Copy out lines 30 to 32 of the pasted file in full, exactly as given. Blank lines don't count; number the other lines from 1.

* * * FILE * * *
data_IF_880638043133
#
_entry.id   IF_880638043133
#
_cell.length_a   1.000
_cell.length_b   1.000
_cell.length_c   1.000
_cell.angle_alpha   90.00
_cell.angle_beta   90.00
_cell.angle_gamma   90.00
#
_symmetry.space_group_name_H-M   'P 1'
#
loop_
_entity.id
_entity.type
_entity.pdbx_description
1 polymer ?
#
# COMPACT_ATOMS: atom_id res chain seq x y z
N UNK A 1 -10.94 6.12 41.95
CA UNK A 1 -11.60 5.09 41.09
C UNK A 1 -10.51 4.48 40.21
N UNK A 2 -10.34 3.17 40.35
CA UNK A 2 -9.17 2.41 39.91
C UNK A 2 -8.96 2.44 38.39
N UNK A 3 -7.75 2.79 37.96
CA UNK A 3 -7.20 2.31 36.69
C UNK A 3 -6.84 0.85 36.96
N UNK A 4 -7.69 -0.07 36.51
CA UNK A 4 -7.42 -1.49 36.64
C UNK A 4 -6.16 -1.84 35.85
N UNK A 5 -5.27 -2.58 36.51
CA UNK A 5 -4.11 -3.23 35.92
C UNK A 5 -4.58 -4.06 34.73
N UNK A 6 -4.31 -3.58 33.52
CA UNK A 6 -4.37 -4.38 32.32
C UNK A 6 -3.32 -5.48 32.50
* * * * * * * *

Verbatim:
N UNK A 4 -7.69 -0.07 36.51
CA UNK A 4 -7.42 -1.49 36.64
C UNK A 4 -6.16 -1.84 35.85